Location: Soil and Water Management ResearchTitle: Optimizing irrigation strategies as influenced by El Nino southern oscillation Author
Submitted to: Agronomy Journal
Publication Type: Peer Reviewed Journal
Publication Acceptance Date: 4/21/2015
Publication Date: 7/22/2015
Citation: Baumhardt, R.L., Mauget, S.A., Gowda, P., Brauer, D.K., Marek, G.W. 2015. Optimizing irrigation strategies as influenced by El Nino southern oscillation Agronomy Journal. 107(5):1895-1904.
Interpretive Summary: The falling Ogallala Aquifer level under the U.S. Southern Great High Plains prompts farmers to improve water use and use more water smart crops like cotton; however new tools and management are needed to decrease dependence on the Ogallala Aquifer for irrigation water. The El Niño-Southern Oscillation (ENSO) causes likely weather patterns on the Southern Great Plains that could be used when making irrigation decisions. Goal of this research was to optimize cotton yield under variable irrigation during La Niña, neutral, and El Niño years. Weather records (1959-2000) were used with crop growth model to calculate cotton lint yields for various soil moisture conditions at planting, emergence dates, and irrigation length and rate. ARS scientists from Conservation and Production Research Laboratory (Bushland, Texas) and Cropping Systems Research Laboratory (Lubbock, Texas) found that the weather phase classification in June wasn't usually the same as in the fall except for the La Niña phase, indicating that fall predictions were more accurate. La Niña years had less rain during the growing season and lower lint yields than neutral and El Niño phases. Yield increased with greater irrigation rate and length for drier La Niña growing seasons. These results indicate that farmers need to plan for greater irrigation demand during a predicted La Niña growing season.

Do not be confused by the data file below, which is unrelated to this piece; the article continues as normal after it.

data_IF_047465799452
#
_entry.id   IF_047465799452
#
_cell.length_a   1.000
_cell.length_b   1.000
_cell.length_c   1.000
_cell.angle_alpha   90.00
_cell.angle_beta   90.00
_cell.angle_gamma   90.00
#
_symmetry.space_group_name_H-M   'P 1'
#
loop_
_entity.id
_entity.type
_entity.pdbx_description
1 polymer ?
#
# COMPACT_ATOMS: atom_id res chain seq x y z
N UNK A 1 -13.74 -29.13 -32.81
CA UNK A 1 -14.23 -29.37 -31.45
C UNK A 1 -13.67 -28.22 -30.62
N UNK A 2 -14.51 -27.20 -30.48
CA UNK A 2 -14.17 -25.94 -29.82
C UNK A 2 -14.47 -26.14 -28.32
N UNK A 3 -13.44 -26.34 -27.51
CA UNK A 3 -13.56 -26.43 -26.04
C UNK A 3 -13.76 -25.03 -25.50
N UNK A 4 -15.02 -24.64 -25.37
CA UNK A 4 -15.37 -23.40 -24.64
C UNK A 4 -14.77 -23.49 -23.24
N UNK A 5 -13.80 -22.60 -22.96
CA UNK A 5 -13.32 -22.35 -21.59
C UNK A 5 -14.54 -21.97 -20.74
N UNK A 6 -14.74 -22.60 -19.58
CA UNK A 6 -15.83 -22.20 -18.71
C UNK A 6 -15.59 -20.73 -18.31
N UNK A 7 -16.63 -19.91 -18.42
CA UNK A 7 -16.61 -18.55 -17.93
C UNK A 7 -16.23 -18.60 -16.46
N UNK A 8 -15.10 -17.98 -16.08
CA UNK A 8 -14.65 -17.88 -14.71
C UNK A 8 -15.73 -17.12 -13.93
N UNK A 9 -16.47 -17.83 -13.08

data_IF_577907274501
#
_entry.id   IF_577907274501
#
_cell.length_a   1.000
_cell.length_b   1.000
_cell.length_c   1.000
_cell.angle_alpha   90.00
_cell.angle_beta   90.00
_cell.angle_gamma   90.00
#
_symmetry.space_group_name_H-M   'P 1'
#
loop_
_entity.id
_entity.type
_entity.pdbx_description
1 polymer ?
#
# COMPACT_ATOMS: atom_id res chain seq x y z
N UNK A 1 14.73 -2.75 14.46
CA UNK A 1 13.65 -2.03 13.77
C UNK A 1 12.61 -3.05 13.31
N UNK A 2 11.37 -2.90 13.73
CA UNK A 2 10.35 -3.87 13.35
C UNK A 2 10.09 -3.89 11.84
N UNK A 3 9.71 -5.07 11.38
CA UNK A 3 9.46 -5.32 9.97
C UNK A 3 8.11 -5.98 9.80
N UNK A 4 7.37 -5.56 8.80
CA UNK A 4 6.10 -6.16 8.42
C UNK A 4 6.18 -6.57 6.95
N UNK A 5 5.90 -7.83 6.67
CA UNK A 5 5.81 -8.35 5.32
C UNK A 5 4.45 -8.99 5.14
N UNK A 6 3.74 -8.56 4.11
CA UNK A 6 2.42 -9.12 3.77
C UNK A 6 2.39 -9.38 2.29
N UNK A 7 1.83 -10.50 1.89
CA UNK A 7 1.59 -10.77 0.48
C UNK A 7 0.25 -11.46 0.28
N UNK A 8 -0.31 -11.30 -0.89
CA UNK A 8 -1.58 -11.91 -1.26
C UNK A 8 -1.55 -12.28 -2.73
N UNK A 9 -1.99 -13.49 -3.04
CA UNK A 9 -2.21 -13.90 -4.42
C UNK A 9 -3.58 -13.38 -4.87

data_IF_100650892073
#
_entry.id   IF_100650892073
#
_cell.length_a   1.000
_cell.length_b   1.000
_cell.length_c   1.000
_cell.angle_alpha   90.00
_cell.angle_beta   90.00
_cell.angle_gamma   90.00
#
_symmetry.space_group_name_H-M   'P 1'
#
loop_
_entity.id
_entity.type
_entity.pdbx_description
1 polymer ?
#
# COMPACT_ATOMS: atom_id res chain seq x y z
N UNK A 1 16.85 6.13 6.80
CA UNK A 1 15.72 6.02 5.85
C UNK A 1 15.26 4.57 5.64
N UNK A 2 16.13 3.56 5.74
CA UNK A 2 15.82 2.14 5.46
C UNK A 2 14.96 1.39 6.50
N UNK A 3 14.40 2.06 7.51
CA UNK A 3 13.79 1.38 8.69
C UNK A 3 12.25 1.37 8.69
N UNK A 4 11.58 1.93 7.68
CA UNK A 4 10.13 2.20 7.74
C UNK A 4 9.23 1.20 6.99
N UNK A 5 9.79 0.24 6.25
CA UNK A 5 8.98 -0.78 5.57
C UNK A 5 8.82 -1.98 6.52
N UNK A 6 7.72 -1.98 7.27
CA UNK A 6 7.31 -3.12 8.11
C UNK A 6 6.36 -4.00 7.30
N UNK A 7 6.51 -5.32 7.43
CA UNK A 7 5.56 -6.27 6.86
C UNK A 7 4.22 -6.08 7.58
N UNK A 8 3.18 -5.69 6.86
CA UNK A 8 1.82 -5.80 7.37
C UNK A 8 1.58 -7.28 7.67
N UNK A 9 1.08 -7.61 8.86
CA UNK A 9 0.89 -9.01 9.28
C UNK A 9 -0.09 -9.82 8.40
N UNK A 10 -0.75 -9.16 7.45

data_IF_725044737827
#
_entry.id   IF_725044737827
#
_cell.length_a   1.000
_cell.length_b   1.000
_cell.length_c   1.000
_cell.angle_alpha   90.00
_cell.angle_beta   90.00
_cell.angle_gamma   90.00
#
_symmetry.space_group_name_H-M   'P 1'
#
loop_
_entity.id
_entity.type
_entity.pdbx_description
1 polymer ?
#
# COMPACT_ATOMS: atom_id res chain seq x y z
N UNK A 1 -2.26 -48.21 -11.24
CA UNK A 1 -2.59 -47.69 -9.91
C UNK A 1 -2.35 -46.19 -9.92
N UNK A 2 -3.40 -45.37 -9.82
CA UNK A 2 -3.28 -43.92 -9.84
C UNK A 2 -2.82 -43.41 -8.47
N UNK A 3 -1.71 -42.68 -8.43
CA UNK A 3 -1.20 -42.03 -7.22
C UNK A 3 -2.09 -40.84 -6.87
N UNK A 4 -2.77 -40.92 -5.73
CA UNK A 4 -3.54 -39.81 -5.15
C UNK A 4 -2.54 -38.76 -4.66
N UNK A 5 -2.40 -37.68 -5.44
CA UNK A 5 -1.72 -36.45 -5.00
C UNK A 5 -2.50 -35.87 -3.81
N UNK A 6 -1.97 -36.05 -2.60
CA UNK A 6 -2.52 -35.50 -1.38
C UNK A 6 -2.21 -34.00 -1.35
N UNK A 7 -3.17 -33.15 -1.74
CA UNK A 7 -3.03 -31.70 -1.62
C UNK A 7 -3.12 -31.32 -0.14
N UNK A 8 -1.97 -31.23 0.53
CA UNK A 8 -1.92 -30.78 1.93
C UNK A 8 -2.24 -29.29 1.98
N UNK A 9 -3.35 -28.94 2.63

Technical Abstract: Equatorial Pacific sea surface temperature anomalies (SSTA) can cause a systematic El Niño-Southern Oscillation (ENSO) coupling with the atmosphere to produce predictable weather patterns in much of North America. Adapting irrigation strategies for drought tolerant crops like cotton [Gossypium hirsutum (L.)] to exploit forecasted climatic conditions represents one potential innovative technique for managing the declining Ogallala Aquifer beneath the U.S. Southern High Plains. Our objective was to compare partial center pivot deficit irrigation strategies that optimize net cotton lint yield in relation to ENSO phase, initial soil water content, and emergence date. We used the crop simulation model GOSSYM with ENSO phase specific weather records during 1959-2000 at Bushland, TX to estimate net lint yields of cotton emerging on three dates from soil at 50 or 75% initial available water content for all possible combinations of irrigation duration (0, 4, 6, 8, and 10 weeks) and rate (2.5, 3.75, and 5.0 mm d-1). Although phase classification in June was inconsistent with maturing fall phases, the most accurately classified La Niña phase had limited rain that reduced lint yields compared with wetter Neutral and El Niño phases. During drier La Niña phase conditions, irrigation strategies that focused fixed water resources on a smaller area were better suited to increase net yield than spreading water over larger areas. Alternatively, during less predictable and wetter Neutral and El Niño phases, irrigation strategies that spread water increased net lint yield over focused applications except when both initial soil water and irrigation amount were limiting.